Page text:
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Chile: Brands for Millennials

By:

Marcela Pérez de Arce (Client Service Director – Quantitative)

The Chilean marketing landscape is being transformed by a generation of consumers more educated and with more purchasing power and higher levels of connectivity than many in other Latin American countries and even some European countries. Chilean millennials and the lives they lead are radically different to those of Chilean consumers 15 years ago, so how are brands maintaining their relevance?

 

The Chilean challenge

For several years, the marketing world in Chile has been working on ways of facing the effects of going from an offline to an online world. How should they attract and communicate with their consumers when absolutely everything, has changed? Though this is a global phenomenon, our recent history shows certain particularities:

·       At the start of the last decade, and into the middle of this one, we lived through a period of economic expansion that increased household income. Between 2010 and 2015 alone, incomes rose more than 25 percent in real terms, which had a significant impact on attitudes towards consumption: people started to look beyond price, to quality and brand.

 

·       During that same period, Chile advanced in negotiations with other economies, which turned us into the country with the most free trade agreements in the world.

  • The demand for higher education grew 93 percent between 2005 and 2015.
  • The combination of these phenomena fueled high demand for technology in Chile, which has also meant high levels of connectivity and online activity. Chileans rapidly lost their fear of buying online and paying with cards.

Banking and retail developed a credit offer, which also helped promote demand for having products and services immediately, without the need to save in advance.

Thus we saw campaigns like “La Vida es ahora” [Life is Now] or “Hay ciertas cosas que el dinero no puede comprar…” [There are things that money can’t buy] emerge, and the first decade of this millennium became an era of consumption in Chile. That happened in combination with a rise in technology and connectivity.

These factors have been the main elements of change in Chileans’ attitudes towards consumption. As Chile gained a window on the wider world, consumers suddenly had access to a large amount of imported products and quality services at previously unthinkable prices.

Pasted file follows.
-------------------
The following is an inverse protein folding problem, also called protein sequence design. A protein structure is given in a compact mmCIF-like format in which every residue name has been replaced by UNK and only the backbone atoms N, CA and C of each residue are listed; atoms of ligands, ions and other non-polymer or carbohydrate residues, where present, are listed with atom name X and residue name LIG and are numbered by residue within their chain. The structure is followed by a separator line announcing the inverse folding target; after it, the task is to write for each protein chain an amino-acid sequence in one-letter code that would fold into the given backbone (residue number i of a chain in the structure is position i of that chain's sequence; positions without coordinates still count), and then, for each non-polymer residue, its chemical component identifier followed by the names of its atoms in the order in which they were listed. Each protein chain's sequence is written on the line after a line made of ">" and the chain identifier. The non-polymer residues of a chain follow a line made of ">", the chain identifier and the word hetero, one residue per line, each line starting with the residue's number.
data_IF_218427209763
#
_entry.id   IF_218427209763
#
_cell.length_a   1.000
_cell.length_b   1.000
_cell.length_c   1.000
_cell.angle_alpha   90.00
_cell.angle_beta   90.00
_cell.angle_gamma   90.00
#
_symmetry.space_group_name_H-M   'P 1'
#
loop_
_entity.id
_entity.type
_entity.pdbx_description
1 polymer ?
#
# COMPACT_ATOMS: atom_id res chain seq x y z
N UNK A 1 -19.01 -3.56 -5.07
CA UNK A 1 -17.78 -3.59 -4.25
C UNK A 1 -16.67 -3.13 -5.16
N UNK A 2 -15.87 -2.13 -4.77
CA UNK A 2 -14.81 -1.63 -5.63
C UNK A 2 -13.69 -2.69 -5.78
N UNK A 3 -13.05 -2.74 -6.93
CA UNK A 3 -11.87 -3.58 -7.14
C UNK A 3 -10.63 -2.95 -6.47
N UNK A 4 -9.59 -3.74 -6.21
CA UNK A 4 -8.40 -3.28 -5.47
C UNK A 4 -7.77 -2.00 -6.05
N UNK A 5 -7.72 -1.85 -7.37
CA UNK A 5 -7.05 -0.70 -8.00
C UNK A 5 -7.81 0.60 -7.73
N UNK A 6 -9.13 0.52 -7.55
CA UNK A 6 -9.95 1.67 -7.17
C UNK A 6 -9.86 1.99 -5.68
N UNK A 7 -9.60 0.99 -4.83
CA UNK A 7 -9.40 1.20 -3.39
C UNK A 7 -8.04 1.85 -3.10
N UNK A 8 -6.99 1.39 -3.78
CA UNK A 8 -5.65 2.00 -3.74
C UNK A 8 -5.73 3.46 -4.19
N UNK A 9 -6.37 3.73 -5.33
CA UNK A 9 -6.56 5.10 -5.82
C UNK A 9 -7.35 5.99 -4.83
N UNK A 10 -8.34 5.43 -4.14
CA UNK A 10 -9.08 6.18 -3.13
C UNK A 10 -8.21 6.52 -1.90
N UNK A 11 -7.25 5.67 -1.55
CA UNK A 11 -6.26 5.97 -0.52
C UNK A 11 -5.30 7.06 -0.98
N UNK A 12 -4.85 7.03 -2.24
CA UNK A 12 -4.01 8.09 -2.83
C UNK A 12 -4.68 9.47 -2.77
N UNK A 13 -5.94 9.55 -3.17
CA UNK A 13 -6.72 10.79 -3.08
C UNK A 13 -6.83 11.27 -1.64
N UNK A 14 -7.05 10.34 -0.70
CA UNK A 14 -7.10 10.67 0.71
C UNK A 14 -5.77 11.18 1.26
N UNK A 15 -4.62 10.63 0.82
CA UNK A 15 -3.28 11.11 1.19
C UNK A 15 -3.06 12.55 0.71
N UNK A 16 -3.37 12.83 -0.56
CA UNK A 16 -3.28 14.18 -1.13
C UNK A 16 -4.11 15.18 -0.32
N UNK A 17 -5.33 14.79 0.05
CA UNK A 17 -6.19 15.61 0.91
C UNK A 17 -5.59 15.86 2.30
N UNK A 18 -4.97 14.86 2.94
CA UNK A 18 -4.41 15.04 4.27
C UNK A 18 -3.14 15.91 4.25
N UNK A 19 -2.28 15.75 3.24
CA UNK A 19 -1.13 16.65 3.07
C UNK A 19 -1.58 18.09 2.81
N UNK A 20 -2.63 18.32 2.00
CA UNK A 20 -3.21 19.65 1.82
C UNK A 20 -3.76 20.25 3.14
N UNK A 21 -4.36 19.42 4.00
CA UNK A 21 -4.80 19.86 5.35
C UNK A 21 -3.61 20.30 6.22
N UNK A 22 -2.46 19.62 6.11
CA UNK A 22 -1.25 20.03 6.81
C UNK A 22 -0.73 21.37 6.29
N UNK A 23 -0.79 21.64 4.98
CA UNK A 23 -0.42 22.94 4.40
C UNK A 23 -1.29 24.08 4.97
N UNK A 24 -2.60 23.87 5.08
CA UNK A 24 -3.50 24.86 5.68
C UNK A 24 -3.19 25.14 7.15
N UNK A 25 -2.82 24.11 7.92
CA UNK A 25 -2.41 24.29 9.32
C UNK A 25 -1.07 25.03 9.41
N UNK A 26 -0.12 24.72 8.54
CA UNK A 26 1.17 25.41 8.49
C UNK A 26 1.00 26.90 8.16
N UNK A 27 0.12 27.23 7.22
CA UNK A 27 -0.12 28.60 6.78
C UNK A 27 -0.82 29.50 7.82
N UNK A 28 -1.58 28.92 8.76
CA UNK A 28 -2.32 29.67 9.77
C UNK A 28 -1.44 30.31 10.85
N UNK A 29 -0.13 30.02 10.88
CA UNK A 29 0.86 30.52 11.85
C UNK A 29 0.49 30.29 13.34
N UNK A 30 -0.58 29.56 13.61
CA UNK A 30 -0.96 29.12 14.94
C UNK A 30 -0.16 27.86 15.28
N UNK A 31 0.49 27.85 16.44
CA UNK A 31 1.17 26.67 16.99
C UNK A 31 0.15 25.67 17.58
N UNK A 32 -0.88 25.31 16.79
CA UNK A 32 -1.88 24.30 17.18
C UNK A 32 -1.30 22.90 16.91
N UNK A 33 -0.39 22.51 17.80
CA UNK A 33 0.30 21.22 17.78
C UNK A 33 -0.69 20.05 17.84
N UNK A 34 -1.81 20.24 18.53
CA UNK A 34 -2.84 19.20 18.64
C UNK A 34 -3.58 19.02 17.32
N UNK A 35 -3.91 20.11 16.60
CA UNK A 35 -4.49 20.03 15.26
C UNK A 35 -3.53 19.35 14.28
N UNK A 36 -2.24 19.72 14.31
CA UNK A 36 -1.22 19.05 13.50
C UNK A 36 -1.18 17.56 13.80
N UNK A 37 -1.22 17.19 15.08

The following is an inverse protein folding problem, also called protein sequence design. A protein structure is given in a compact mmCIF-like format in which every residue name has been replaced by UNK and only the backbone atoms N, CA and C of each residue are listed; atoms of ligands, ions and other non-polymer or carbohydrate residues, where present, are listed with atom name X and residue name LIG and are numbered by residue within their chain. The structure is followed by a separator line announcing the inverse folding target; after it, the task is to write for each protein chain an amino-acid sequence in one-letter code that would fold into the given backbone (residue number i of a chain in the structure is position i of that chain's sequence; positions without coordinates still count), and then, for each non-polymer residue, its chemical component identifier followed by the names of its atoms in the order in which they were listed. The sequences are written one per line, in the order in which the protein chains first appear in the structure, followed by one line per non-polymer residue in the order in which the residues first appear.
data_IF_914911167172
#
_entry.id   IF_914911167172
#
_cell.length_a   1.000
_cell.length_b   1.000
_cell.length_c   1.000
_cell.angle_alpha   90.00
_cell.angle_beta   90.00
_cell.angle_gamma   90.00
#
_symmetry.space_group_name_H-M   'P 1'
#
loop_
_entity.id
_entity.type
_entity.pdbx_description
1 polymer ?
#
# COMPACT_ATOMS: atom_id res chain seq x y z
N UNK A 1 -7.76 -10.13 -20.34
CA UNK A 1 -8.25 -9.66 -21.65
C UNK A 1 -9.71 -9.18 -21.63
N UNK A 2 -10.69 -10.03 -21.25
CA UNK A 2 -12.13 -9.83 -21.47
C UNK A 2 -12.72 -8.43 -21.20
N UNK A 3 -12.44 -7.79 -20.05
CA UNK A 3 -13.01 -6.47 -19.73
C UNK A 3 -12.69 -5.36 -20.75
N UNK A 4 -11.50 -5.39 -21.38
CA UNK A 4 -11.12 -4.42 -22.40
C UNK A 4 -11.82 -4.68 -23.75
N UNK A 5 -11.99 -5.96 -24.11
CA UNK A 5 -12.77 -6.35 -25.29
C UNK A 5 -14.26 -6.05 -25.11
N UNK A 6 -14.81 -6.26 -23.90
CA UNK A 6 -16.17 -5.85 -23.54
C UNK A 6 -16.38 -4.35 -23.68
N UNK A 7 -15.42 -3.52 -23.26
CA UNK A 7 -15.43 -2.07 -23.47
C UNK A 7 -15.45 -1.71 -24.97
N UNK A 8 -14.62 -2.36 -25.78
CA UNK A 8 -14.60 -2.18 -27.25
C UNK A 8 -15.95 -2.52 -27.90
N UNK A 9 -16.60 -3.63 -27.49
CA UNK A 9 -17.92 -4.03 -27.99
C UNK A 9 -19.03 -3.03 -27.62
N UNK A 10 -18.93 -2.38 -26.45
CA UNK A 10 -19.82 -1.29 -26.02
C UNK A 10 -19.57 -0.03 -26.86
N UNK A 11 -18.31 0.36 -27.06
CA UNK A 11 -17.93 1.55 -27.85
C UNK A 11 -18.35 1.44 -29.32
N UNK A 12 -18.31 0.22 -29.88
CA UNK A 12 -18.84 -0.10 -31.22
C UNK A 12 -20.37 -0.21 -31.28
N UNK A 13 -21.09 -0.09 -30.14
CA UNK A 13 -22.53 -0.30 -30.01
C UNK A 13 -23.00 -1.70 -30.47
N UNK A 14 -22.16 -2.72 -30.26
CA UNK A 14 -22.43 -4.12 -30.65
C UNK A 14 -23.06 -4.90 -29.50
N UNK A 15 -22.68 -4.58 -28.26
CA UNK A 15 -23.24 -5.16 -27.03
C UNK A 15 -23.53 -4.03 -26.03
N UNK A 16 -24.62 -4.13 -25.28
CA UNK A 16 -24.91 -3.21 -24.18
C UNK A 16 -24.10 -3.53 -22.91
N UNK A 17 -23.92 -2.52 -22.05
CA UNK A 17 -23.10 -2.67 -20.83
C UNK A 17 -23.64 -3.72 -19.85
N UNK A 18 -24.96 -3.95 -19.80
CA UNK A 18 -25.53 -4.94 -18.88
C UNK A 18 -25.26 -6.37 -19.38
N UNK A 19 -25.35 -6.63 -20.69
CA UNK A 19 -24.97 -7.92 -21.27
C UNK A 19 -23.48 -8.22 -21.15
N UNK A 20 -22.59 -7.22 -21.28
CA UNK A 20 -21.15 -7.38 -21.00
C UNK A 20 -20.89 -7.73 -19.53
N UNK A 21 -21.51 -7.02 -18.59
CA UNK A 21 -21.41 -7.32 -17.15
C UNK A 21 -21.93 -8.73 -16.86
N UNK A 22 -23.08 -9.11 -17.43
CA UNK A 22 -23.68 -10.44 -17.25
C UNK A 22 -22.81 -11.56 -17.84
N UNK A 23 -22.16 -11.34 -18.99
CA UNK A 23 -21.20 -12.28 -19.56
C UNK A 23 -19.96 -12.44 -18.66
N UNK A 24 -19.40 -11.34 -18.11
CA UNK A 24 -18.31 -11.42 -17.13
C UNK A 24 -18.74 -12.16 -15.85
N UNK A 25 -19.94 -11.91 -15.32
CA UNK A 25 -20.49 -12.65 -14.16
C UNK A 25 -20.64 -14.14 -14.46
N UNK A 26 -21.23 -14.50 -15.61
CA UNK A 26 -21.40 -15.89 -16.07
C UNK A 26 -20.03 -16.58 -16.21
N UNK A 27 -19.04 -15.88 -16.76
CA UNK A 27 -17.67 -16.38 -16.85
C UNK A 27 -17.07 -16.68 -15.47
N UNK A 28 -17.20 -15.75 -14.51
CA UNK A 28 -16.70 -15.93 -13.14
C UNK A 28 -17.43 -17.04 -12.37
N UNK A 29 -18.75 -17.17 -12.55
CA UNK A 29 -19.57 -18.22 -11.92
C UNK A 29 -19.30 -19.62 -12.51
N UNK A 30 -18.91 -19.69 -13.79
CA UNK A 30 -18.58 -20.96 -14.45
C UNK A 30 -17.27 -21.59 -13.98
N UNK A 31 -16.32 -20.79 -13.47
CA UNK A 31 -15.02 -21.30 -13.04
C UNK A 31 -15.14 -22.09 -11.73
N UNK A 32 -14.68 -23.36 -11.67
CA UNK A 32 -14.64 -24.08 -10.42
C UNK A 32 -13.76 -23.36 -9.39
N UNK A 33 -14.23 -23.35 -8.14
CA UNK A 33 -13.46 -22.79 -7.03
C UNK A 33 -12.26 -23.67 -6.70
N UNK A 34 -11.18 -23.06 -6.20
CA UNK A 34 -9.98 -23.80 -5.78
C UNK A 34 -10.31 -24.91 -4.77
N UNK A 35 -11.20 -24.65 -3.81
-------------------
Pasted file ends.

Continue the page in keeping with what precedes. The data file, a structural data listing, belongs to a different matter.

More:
The current marketing challenge, therefore, is to face a generation of educated Chileans who have become used to much greater consumption levels than older generations; Chilean millennials are highly connected and very much open to considering new products and services.

And in this new era of growing competition and rising consumer expectations, the power of brands is changing. So, the question of the moment is …

How to be relevant: What do millennials want?

There is no single answer to this question. After all, we are still going through this period of change. But brands should start by considering three key aspects of millennials’ lives and attitudes:

1.     Understand their relationship to money. Prices seem to be increasingly more important to consumers in Chile, regardless of whether we are in an economy that has slowed down, is in crisis or is growing. Why? There seems to have been a shift away from saving and towards self-gratification. People want to spend more of their money on what interests them and makes them feel good, and less on life’s basics. They look to save on detergent so they can spend more on mobile telephone services; they’ll use a bicycle to get around the city but spend more on trips abroad. They shop at the Vega Central (the largest produce market in Santiago) where they get the best prices on fruit, vegetables and other products, then splash out at a gourmet café.

 

2.     Understand millennial values. Topics like diversity, authenticity, transparency and the demand for more balanced relationships with institutions, which were mere aspirations in the times of Generation X, are now seen as an inalienable right. Values are linked to a brand’s purpose, and brand purpose is linked to the way consumers define themselves.

 

3.         Understand the profound meaning of the wellness concept. This, defined as a harmonious balance between different aspects of a person’s life, is the new axis around which millennials’ lifestyles are defined. Physical activity levels have risen systematically in Chile. Furthermore, the state has promoted policies oriented to education on eating, including the “black seals” that labels on all foods must have, indicating when they have high levels of sugar, sodium, saturated fats or calories. But it is also evident that increasing numbers of adults under 35 years of age are starting their own businesses, often driven by their personal interests. For example, almost half of the people in this age group in Chile say they intend to venture into business in the next three years. At the end of the day, Chilean millennials are considering these different aspects of life as important aspects of their wellbeing, and their wellbeing has increasingly become one of their core values.

 

Brands can look ahead to a period of excitement, as they understand and respond to the new ways in which consumers are living. There is no fast, easy way of doing this, but for those that work hard, the reward is clear: we will have more powerful brands, adapted to the millennial gene.